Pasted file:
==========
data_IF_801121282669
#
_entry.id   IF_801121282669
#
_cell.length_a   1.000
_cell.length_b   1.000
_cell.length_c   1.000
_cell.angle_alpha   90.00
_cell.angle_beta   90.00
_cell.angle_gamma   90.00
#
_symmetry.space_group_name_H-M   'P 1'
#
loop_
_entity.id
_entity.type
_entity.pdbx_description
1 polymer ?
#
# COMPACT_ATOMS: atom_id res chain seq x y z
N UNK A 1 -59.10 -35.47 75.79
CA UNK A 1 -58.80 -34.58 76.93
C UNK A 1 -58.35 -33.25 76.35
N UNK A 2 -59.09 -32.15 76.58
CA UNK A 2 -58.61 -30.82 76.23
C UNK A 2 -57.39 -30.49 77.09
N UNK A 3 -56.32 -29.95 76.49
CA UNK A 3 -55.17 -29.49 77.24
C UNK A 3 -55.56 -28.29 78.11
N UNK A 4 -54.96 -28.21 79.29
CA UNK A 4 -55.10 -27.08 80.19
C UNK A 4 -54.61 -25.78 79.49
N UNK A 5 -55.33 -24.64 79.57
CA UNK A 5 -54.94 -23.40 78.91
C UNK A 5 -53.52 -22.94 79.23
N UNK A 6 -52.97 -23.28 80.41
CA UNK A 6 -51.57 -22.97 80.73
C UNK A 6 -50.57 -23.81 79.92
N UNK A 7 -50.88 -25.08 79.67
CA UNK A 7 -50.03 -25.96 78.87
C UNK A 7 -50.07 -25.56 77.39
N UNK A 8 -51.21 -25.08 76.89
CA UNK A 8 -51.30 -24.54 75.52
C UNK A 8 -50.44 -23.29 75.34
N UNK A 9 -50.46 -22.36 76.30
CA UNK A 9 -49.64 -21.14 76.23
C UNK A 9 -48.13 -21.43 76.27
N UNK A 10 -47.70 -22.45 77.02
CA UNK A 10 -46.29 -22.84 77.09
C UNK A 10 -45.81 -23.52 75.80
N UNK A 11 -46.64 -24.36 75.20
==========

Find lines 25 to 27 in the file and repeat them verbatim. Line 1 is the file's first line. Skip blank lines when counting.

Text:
CA UNK A 2 -58.61 -30.82 76.23
C UNK A 2 -57.39 -30.49 77.09
N UNK A 3 -56.32 -29.95 76.49